I have a need to implement a number of microservices that will provide validation and lookup services. Each will hold independent and (essentially) read-only reference data. In each case, the data would easily fit in a relational db. Given the size of the data, SQL Server would probably end up caching the blocks in memory. The data situation is:

  • little or no growth
  • infrequent updates
  • few (or no) joins required
  • small databases
  • hundreds or thousands of rows

But I need very fast access.

Communications between microservices will be via web calls exchanging JSON.

Given this, is there any performance advantage in using a NOSQL db, like Mongo, in this case?

SQL Server would be easier, but is happy to go Mongo if there is a reason. If 95% of the cost of the call is the call overhead and 5% is the actual data retrieval, then the DB tech probably does not make much difference.

More details:

The application we are building is based on a microservices architecture with (ultimately) 10s or 100s of services. The core data component will be significant (detailed information on 100,000s of members). It will be hosted primarily on SQL Server on Windows servers. Given the isolation level between services, each can use the most appropriate technology.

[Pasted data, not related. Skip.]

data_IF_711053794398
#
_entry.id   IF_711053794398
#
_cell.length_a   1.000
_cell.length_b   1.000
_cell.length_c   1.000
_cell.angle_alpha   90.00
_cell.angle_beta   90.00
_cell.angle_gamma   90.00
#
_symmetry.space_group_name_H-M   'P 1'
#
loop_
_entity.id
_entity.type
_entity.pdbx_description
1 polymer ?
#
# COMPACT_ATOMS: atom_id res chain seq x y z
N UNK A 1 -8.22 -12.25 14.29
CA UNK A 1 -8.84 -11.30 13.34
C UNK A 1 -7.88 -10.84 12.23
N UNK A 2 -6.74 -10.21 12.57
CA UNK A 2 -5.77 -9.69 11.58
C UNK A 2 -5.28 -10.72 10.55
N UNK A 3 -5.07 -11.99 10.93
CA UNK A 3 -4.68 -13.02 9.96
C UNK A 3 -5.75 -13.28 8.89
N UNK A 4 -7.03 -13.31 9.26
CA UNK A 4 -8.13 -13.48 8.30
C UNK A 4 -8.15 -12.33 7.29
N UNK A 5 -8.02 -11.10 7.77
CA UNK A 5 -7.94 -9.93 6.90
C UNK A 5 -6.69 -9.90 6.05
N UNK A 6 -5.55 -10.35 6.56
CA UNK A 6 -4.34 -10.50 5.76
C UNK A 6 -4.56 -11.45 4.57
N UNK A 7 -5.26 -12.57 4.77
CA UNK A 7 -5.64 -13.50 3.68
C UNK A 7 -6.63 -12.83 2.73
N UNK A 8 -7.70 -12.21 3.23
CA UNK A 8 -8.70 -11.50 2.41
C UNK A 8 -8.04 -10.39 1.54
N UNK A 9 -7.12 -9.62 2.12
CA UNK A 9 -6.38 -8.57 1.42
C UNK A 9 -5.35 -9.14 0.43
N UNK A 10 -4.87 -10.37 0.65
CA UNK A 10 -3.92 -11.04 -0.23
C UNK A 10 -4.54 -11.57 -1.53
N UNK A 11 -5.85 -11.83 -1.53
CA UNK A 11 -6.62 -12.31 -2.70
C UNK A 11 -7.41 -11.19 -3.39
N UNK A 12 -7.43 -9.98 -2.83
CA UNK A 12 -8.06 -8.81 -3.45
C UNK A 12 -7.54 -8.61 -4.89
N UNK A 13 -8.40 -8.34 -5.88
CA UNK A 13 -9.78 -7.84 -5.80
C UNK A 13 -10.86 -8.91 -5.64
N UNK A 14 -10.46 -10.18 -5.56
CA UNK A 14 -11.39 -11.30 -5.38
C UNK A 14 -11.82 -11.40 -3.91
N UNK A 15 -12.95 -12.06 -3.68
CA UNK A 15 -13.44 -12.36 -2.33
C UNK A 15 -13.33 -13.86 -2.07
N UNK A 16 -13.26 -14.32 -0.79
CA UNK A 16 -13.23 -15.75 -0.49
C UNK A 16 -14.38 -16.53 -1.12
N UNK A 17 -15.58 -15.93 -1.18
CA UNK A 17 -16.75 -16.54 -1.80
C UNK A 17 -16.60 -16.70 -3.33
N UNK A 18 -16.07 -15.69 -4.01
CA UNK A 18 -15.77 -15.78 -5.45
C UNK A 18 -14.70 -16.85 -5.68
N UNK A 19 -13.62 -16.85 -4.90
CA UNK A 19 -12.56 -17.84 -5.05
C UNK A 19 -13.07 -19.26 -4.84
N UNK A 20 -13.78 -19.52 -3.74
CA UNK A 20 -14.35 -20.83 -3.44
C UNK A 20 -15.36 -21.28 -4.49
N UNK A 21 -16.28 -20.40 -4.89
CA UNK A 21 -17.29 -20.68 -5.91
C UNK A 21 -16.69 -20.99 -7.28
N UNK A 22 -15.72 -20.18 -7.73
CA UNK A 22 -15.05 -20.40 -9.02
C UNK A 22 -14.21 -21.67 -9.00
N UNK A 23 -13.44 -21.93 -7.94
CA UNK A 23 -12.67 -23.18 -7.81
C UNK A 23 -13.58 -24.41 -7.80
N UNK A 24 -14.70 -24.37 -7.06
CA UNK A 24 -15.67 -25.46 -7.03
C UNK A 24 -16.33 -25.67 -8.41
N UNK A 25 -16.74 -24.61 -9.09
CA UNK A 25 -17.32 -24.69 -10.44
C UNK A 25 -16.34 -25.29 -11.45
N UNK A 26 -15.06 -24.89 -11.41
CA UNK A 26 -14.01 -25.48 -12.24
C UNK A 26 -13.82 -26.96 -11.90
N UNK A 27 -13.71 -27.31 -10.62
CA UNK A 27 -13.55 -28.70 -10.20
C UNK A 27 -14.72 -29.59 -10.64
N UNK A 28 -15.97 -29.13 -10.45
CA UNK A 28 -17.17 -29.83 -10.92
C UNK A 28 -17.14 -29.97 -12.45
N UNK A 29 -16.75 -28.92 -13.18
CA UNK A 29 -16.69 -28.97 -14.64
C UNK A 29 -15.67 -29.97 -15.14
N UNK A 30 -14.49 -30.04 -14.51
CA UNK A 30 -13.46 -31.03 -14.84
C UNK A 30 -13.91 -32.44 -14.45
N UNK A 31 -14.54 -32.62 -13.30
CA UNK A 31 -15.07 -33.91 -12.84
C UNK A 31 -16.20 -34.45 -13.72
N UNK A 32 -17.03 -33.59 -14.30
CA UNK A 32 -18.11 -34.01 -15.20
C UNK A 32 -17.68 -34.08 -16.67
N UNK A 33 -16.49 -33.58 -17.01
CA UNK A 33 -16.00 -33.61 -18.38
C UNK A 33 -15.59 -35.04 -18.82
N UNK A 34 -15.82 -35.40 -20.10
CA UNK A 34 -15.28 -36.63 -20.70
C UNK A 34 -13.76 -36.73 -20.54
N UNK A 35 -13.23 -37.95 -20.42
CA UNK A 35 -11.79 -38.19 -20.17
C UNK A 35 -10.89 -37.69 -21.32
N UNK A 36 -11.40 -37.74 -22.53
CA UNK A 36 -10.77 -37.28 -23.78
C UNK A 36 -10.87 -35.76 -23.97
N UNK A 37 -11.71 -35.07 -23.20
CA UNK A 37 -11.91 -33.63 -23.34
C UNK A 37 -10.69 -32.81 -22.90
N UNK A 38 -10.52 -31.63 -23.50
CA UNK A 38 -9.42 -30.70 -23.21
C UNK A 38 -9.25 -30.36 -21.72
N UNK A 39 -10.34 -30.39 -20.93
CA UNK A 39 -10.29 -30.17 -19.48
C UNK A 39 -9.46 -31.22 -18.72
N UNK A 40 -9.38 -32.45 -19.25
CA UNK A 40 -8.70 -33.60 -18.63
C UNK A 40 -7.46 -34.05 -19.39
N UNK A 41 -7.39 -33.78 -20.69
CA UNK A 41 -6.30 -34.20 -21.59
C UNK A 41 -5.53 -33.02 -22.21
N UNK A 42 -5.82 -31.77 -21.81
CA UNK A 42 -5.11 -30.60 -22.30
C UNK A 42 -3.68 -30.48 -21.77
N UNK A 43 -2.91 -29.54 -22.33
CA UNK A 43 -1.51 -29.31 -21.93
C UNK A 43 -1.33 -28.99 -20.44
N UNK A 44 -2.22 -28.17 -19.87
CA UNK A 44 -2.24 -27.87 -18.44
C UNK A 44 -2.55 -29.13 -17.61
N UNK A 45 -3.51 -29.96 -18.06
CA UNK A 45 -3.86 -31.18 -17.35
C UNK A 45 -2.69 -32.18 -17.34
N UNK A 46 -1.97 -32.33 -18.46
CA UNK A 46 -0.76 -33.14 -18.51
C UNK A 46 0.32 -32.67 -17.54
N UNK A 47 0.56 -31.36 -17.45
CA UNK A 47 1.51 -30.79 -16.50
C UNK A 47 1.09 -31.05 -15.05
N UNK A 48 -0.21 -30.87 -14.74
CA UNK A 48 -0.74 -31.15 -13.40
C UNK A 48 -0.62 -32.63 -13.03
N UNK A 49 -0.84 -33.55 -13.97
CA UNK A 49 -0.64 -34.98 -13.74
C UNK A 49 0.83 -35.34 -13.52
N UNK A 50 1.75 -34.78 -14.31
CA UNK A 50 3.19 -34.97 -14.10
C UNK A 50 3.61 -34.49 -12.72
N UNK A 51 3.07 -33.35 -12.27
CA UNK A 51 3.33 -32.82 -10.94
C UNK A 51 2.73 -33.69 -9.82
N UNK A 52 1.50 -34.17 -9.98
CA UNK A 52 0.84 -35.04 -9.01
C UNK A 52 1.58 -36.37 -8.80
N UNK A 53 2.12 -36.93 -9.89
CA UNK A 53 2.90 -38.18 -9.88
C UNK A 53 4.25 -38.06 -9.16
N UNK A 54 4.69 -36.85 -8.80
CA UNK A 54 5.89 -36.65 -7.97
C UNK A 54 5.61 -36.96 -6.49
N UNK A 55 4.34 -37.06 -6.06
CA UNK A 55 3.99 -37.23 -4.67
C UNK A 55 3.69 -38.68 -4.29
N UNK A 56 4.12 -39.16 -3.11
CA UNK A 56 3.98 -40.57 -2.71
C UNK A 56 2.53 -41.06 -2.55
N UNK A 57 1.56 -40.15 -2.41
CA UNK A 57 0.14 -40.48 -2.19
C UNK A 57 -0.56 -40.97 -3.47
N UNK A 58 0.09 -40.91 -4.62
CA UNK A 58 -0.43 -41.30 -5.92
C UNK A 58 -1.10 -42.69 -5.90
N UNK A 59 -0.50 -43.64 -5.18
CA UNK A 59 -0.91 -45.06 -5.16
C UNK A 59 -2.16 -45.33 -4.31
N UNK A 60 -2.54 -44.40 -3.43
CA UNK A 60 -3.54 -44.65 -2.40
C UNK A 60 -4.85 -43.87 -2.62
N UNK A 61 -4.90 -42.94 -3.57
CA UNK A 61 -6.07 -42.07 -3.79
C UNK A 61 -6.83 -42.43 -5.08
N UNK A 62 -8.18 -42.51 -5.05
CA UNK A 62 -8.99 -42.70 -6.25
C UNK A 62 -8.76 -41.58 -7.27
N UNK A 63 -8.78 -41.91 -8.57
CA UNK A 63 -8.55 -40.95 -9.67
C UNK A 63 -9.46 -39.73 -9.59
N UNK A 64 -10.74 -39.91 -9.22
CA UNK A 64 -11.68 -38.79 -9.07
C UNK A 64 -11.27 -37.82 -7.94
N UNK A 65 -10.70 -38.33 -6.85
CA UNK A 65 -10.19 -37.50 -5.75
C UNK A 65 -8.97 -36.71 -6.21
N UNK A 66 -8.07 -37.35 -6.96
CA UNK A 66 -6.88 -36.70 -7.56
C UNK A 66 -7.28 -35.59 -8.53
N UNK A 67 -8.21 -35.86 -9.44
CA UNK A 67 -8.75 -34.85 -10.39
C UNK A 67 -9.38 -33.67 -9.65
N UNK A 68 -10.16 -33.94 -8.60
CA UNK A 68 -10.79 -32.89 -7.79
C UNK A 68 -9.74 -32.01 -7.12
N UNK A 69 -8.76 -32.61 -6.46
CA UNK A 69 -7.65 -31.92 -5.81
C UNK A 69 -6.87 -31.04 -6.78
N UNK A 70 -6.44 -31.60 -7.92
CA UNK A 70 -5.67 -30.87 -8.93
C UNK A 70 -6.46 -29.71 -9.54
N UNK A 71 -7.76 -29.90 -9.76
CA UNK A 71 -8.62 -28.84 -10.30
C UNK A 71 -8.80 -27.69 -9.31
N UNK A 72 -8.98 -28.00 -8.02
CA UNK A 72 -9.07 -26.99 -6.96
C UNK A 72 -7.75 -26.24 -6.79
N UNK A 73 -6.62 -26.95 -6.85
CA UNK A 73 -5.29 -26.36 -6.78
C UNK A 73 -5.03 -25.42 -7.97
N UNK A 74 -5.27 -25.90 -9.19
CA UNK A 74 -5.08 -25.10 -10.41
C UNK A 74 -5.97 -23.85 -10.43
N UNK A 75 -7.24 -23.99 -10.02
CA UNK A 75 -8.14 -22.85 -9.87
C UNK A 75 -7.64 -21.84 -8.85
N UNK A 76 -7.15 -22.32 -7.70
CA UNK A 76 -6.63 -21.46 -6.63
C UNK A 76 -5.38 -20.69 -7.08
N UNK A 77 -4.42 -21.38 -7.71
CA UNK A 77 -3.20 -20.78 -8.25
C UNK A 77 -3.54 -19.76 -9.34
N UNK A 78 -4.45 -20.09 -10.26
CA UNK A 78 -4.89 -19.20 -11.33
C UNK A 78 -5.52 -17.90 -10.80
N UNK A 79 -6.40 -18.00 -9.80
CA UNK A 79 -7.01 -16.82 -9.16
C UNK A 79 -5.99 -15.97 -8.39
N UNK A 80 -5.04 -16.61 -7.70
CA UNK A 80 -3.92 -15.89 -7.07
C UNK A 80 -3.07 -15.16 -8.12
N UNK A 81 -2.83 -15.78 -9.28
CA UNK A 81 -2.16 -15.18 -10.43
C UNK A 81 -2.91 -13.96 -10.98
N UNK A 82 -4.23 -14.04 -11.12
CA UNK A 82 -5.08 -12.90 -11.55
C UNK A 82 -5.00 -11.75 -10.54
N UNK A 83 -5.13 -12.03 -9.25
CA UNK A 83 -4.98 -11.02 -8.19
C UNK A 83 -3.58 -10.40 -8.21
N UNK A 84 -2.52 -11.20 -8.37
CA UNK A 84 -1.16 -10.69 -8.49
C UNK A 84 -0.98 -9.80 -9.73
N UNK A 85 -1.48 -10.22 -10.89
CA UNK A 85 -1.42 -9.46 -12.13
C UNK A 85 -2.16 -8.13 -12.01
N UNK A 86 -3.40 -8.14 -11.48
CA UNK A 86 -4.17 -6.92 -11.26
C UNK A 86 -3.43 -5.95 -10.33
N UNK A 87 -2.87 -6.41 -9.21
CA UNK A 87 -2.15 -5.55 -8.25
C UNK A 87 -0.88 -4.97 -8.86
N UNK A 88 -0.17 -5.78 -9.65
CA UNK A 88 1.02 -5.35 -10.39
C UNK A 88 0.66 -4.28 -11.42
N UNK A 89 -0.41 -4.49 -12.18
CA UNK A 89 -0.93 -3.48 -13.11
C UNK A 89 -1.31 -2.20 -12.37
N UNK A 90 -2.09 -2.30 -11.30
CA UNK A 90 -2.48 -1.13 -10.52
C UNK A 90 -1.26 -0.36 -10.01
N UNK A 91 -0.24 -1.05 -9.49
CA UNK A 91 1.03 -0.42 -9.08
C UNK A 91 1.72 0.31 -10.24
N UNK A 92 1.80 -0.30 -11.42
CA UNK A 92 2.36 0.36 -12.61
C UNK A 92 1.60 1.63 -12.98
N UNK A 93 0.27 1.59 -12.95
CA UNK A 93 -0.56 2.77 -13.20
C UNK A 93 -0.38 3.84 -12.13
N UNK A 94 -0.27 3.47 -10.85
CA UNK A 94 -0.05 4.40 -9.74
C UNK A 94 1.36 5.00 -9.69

This question specifically relates to the reference data part of things.

1 Answer 1


Given the size of the data and the frequency of updates, I would consider the choice of the database irrelevant: in order to get very fast access, you'll use caching anyway, which, from your description of the context, wouldn't be difficult to implement for all the data.

The major considerations would be:

  • The structure of the data. Is it better represented as a bunch of tables or rather documents?

  • The complexity of the data. If the data is simple enough, wouldn't Redis be another alternative? What about a flat file?

  • Reliability: although both SQL Server and MongoDB make it possible to replicate data on multiple servers, make sure you have enough expertise to set up and configure the environment.

  • Your purely subjective preferences. Microsoft? Oracle? Open source? Licensing is another important factor. In production, SQL Server—even its free variant—is usually hosted on Windows Server, which could quickly become too expensive for a small project.

  • I've added some more details to the question. You are correct about Redis, it does feel a better match.
    – dave
    Commented Sep 17, 2015 at 1:10
  • 1
    For me it's also important to consider the complexities associated with adding a new technology such as Redis or MongoDB. If the majority of your data is already stored in SQL Server you should look for a very compelling reason to add something new prior to doing so.
    – joekrell
    Commented Sep 17, 2015 at 2:58

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